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Discussion Starter · #1 ·
Hello,
I am a relatively new beekeeper, this is my second Spring so I have been beekeeping for 1 year now. I have 1 hive currently.

Some background...

I live in North Georgia and the weather has been pretty mild and went for the last few weeks. Last weekend it was in the 50's and I noticed that my bees were really active, flying around and sitting on the outside of the hive. This was good news to me because I was concerned with them making it through the winter, as I guess most new beekeepers are.

I did not do a mite treatment last fall, and I had not done a mite check on them yet, so yesterday I went and gathered some bees to do a test. I did an alcohol wash and I had 2 mites for less than 200 bees. Since it was borderline on accepted count, I decided I was going to install Apivar strips the following day to make sure they had a strong chance this summer.

Today, I went to install the strips. Just like last weekend, the bees were active as the weather is 50+ today. Upon arrival I noticed they are already bringing back pollen to the hive and they appear to be super healthy. The bradford pears are starting to bloom as are a few other things.

Here's where my question comes in...

My hive is made up of 2 - 8 frame boxes. I have 2 deeps on top of each other. When I opened the hive, it appears I pulled apart what looks like swarm cells. I set the top box aside and noticed giant white larvae were exposed on the top of my bottom deep. The top box was set on it's side so I could inspect the bottom of it, and before I could look, larvae started to fall out of the split open cells.

Since it is swarm season here, I am wondering if these are queen cells or drone cells.

The hive is not completely full. The top box only has 3 frames with anything on them. I pulled out one of the frames and there is nectar and capped brood on both sides, so I know my queen has been laying and by the looks, probably for the few weeks.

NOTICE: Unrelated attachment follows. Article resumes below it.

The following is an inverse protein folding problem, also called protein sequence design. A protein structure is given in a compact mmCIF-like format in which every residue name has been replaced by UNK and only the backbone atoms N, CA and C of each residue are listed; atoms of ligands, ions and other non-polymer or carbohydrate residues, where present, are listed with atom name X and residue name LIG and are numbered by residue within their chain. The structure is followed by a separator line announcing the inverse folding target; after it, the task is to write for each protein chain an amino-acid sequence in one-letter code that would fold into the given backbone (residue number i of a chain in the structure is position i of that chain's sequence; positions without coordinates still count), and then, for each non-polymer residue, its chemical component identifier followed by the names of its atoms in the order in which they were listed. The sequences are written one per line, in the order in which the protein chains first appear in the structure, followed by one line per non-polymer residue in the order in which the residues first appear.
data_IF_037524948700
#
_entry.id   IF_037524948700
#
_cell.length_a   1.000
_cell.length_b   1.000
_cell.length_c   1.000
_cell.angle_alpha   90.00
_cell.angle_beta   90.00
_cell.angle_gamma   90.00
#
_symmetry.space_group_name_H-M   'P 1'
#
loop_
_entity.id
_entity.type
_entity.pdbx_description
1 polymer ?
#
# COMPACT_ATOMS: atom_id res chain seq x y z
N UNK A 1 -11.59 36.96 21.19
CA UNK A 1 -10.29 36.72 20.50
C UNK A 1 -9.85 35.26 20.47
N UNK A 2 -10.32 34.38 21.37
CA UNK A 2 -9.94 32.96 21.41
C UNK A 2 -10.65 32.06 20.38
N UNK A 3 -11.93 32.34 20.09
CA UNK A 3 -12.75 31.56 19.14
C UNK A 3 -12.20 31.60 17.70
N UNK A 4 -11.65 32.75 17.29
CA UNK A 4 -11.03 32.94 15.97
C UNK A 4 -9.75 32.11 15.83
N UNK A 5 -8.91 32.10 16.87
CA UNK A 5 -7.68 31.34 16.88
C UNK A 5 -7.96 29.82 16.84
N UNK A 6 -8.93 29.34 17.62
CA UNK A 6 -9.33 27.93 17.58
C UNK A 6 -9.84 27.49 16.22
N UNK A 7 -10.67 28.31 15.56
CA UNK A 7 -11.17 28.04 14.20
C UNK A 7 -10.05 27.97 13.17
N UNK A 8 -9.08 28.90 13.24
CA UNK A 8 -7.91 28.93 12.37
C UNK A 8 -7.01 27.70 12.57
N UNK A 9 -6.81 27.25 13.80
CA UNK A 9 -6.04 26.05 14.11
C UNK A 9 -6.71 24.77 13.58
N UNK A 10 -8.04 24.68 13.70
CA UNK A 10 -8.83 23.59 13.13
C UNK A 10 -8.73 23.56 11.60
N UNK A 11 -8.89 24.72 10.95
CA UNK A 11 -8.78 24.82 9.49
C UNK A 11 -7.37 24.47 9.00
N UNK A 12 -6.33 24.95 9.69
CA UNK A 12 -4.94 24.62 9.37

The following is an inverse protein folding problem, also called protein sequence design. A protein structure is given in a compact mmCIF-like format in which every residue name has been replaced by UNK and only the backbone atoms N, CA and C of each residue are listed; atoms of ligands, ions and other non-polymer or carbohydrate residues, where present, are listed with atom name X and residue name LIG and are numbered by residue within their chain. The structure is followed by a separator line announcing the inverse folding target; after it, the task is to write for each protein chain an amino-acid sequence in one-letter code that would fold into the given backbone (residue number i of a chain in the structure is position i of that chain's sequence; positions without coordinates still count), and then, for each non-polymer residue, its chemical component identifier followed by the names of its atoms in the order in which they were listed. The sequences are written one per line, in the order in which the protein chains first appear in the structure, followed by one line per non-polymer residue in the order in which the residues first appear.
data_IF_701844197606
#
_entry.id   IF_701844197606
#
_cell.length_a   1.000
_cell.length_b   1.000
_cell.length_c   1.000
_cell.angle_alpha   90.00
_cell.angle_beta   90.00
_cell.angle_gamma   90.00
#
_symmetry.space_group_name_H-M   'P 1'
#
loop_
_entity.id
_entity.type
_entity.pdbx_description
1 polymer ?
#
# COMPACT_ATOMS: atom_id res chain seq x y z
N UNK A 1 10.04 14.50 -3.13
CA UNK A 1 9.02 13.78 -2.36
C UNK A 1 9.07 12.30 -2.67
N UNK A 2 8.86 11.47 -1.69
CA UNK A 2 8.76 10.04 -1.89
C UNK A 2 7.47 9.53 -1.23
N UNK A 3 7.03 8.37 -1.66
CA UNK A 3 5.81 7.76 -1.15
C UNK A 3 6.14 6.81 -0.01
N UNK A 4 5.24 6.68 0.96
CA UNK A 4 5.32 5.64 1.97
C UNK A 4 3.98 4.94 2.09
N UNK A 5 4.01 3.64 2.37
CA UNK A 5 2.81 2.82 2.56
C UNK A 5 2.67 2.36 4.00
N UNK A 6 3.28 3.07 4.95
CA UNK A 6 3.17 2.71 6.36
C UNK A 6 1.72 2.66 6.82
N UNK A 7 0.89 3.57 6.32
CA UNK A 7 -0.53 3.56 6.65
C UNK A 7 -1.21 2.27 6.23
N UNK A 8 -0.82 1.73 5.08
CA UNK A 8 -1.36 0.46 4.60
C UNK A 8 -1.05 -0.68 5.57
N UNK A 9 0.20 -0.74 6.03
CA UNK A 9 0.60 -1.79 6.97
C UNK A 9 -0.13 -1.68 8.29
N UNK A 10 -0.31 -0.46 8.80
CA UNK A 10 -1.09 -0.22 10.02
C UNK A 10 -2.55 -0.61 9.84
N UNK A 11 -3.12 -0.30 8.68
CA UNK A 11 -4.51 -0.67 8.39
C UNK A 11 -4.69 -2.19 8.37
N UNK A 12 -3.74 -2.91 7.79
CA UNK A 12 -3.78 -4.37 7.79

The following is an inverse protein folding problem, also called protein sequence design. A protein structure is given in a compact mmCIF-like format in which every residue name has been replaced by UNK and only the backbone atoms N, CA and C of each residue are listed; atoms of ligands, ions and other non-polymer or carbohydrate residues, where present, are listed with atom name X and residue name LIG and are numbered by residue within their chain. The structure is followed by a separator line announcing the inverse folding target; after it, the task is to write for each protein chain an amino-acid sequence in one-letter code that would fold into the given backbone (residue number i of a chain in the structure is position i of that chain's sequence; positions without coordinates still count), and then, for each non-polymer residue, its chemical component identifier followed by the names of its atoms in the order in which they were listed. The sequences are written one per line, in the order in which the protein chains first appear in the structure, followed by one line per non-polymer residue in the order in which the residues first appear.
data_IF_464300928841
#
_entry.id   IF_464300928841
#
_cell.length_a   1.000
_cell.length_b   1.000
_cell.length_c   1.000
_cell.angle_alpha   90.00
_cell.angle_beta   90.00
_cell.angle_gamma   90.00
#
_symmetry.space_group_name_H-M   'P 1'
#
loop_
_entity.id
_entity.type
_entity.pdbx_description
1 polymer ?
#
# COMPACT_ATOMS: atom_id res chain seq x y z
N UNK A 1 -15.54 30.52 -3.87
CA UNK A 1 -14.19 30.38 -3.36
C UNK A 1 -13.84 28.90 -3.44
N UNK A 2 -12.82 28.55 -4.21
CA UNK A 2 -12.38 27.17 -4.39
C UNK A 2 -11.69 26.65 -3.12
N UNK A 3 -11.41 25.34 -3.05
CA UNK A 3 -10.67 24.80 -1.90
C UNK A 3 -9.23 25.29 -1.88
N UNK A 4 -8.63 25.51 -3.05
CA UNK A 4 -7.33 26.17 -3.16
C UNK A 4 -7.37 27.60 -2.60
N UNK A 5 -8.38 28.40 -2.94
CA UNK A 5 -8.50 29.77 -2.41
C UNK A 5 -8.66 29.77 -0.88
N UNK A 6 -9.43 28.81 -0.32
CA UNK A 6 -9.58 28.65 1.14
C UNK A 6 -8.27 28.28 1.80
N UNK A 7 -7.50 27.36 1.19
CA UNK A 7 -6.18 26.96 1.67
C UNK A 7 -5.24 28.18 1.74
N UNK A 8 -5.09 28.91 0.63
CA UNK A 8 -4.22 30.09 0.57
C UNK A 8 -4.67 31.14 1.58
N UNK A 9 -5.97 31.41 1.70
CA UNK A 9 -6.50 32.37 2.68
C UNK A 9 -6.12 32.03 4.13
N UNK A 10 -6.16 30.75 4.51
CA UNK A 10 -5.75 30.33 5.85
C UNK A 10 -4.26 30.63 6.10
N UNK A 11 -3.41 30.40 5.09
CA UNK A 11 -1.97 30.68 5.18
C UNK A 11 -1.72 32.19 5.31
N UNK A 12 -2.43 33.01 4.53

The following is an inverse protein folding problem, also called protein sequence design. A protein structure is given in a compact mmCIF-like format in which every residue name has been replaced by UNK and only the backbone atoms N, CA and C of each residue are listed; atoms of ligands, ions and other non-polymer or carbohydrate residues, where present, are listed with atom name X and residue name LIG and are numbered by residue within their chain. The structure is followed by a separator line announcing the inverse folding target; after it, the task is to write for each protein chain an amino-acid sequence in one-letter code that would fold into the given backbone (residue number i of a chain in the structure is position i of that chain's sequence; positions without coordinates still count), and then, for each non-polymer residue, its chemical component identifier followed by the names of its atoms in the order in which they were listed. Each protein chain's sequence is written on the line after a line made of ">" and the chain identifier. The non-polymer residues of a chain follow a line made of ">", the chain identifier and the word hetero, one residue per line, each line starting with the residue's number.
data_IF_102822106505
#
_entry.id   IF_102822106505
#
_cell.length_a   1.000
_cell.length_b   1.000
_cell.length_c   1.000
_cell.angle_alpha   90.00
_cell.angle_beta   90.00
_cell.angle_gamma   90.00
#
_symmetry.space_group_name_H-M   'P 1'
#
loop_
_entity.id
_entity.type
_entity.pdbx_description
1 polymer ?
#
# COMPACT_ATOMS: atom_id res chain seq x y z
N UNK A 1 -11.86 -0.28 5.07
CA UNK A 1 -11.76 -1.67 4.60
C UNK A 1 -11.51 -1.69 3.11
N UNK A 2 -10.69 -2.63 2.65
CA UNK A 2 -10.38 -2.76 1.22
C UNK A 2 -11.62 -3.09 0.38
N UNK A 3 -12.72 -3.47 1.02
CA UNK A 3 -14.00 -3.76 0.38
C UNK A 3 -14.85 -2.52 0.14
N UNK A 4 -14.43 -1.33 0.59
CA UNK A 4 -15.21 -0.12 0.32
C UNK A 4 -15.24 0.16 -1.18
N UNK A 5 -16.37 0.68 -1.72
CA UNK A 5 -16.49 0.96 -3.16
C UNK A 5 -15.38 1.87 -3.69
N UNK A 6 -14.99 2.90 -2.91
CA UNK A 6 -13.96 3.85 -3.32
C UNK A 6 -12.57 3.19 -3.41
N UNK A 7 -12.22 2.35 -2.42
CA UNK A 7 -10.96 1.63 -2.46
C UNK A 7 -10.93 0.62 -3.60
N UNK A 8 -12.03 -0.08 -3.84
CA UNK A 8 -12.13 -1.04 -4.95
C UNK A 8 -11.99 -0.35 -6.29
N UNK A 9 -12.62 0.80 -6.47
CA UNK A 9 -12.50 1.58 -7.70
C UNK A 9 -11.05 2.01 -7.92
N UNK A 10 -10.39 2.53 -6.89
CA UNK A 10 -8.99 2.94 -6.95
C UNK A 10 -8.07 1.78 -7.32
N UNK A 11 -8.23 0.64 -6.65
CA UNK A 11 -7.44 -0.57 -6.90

My goal is to start another hive but this time using 10 frame boxes. I am planning on splitting this hive to the new equipment but I am wondering if I just reduced the chances of success by splitting open the cells when I opened the hive. I am guessing there are more of those cells, but it is weird that they were between the deeps and clustered together. The cells were bunched up on a round ball that resembled the inside of an artichoke.

Are queen cells clustered together like that, or is this possibly drone brood?

Thanks for any help you can provide.
 

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Welcome to Beesource.
I am near Athens. I opened a handful of hives today. No swarm cells. LOADS of bees and brood. There were plenty of drone cells built between the frames of top and bottom boxes. I’m not saying that yours aren’t swarm cells…just that I didn’t find any. You can post photos….that would help.
I would strongly urge you to treat for mites this year…in addition to now….later in the season….around August/September. Having non parasitized winter bees is essential to survival.
Also…if you go to your profile and edit your location it will make it easier.
 

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Aylett, VA 10-frame double deep Langstroth
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I missed this post earlier. Based on your description, they are indeed drone brood. You can scrape the comb off the bottoms and tops of the frames and put them back in.
 

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Discussion Starter · #5 ·
Hey, thanks for the replies. After researching, I'm confident these were drone brood.

My hive has exploded in population so I bought some new equipment today and did a split. My hope is that they will make a new queen.
 

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I second the advice to treat for mites on a tight schedule. Speaking from disastrous personal experience, a new beekeeper just isn't ready to try treatment free or to correctly judge mite levels (though it sounds like you are doing a good job just by checking). One hive has no safety margin.
 
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